Monday, November 16, 2009

Why Torture Doesn't Work at Guantanamo but Works in Public School

There are a number of analogies that are appearing in debates about the torture of terrorists that have an unsettling and uncanny resemblances to current educational practice myth. The irony is that there is endless hand-wringing about the use of torture techniques against terrorists and little if any when these same techniques are sanitized and repackaged as educational motivators.

In Science magazine, in an article entitled Torture Can't Provide Good Information, Argues NeuroScientist, many of the assertions presented can be easily transformed from terror to education narratives. For example, nueroscientist Shane O'Mera asserts;

...the idea that repeatedly inducing shock, stress, anxiety, disorientation and lack of control is more effective than standard interrogatory techniques in making suspects reveal information. Information retrieved from memory in this way is assumed to be reliable and veridical, as suspects will be motivated to end the interrogation by revealing this information. No supporting data for this model are provided; in fact, the model is utterly unsupported by scientific evidence.

Now, for the most part we don't shock children but everything else that's described is pretty much our national model of teaching to the test. Teachers will be absolutely and ruthlessly evaluated by test scores and students must cough up the answers under stress, anxiety, lack of control, and so on.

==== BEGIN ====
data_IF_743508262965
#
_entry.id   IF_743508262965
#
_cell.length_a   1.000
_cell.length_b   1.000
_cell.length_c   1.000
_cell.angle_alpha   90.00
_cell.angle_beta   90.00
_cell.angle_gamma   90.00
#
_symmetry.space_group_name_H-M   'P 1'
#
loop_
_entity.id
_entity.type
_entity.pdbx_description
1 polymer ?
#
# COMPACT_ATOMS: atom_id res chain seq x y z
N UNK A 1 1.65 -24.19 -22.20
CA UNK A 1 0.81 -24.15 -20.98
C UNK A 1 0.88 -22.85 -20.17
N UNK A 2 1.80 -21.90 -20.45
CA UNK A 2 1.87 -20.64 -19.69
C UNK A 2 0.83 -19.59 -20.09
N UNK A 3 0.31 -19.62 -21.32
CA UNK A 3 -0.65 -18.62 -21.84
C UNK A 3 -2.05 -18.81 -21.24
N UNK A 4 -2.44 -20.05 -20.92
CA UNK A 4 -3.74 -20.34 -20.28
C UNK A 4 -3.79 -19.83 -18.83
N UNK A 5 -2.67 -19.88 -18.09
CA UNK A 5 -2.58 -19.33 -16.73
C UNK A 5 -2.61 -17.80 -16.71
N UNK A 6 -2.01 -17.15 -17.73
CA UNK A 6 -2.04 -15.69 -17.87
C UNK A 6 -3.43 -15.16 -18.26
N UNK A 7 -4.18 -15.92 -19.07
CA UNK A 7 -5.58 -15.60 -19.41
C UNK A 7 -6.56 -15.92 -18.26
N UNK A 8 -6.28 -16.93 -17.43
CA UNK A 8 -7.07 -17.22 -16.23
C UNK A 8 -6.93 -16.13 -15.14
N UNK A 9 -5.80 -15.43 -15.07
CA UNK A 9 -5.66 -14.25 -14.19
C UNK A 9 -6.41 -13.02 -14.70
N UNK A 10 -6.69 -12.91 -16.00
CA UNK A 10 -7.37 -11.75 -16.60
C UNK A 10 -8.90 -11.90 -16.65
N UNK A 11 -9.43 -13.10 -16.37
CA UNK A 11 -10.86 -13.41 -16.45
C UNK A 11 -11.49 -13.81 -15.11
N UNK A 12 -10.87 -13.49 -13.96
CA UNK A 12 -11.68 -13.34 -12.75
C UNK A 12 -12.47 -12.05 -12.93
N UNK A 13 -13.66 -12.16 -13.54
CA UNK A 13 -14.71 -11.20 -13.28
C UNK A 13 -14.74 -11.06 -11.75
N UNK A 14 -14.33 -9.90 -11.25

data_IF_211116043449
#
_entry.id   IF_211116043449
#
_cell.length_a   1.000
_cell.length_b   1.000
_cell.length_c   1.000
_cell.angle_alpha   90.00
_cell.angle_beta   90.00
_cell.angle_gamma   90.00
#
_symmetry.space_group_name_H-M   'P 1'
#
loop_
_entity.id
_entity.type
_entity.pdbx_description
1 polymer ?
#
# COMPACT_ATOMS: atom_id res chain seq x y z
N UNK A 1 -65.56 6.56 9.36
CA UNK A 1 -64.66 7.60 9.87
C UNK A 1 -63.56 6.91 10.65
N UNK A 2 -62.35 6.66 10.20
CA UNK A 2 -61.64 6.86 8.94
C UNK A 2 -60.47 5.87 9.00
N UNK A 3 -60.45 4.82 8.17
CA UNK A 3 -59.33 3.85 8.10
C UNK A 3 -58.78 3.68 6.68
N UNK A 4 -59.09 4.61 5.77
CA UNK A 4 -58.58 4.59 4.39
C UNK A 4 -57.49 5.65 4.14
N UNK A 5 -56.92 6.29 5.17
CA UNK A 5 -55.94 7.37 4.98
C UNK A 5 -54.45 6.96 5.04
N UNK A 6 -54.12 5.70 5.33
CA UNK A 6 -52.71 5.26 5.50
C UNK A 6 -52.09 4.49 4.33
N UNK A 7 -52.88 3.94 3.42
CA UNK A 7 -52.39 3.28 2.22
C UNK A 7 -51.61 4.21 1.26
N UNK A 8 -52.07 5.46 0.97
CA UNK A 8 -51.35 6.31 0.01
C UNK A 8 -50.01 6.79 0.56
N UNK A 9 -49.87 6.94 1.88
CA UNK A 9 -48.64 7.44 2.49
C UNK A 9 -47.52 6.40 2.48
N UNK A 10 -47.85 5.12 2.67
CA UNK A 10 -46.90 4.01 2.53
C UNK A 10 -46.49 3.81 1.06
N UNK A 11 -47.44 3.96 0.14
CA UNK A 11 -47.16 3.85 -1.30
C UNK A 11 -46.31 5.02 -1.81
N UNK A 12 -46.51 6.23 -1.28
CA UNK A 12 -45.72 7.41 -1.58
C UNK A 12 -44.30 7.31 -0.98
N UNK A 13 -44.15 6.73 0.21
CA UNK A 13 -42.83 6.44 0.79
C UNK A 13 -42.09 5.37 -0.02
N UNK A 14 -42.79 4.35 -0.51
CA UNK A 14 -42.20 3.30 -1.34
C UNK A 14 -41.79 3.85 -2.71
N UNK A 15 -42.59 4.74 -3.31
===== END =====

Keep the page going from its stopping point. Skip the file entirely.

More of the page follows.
Is NCLB wrong! Given that Arne Duncan and his plutocratic supporters are all about teaching science on a globally competitive basis, we have to believe that this interrogation science is wrong. Maybe when we torture terrorists we need to first give them Ritalin like we do with boys in elementary and middle school. If this prescription works for school reformers then surely it will work with terrorist suspects whose fashion sense is still gray pajamas - tops and bottoms!

Science blog goes on to say.
"Given our current cognitive neurobiological knowledge, it is unlikely that coercive interrogations involving extreme stress will facilitate release of truthful information from long term memory," concludes Professor O'Mara. "On the contrary, these techniques cause severe, repeated and prolonged stress, which compromises brain tissue supporting both memory and decision making."

Compromise brain tissue! It's hard to believe the military is falling for such sissy arguments. In education, we all KNOW that raising the bar higher may cause a little stress but the best remedy for that is, well, to raise the bar higher. We're not asking students to memorize facts forever, just pass tests. And forget about decision-making, that's what parents are for. If it's a good enough, common sense recipe for education, why should we spare the standardized testing techniques on terrorists? Absurd.

1 comment:

Anonymous said...

The Hillsborough County, Fla., public school district has introduced a ninth-grade "reading" course that actually is an SAT-prep course that grades high school freshmen on their ability to improve on SAT practice tests. Not only does this strike me as highly unusual, but the grading scheme makes little sense. Children must score higher on each practice to get an A. If they score high and repeat that but don't improve it, they get a B. No matter how high their score, if the score drops next time around, they get a C. Thus, my straight-A daughter, who is taking challenging courses and has always scored highest in reading-related subjects, is flirting with a C grade that will affect her grade point average. I am curious as to whether other public school districts are doing something similar.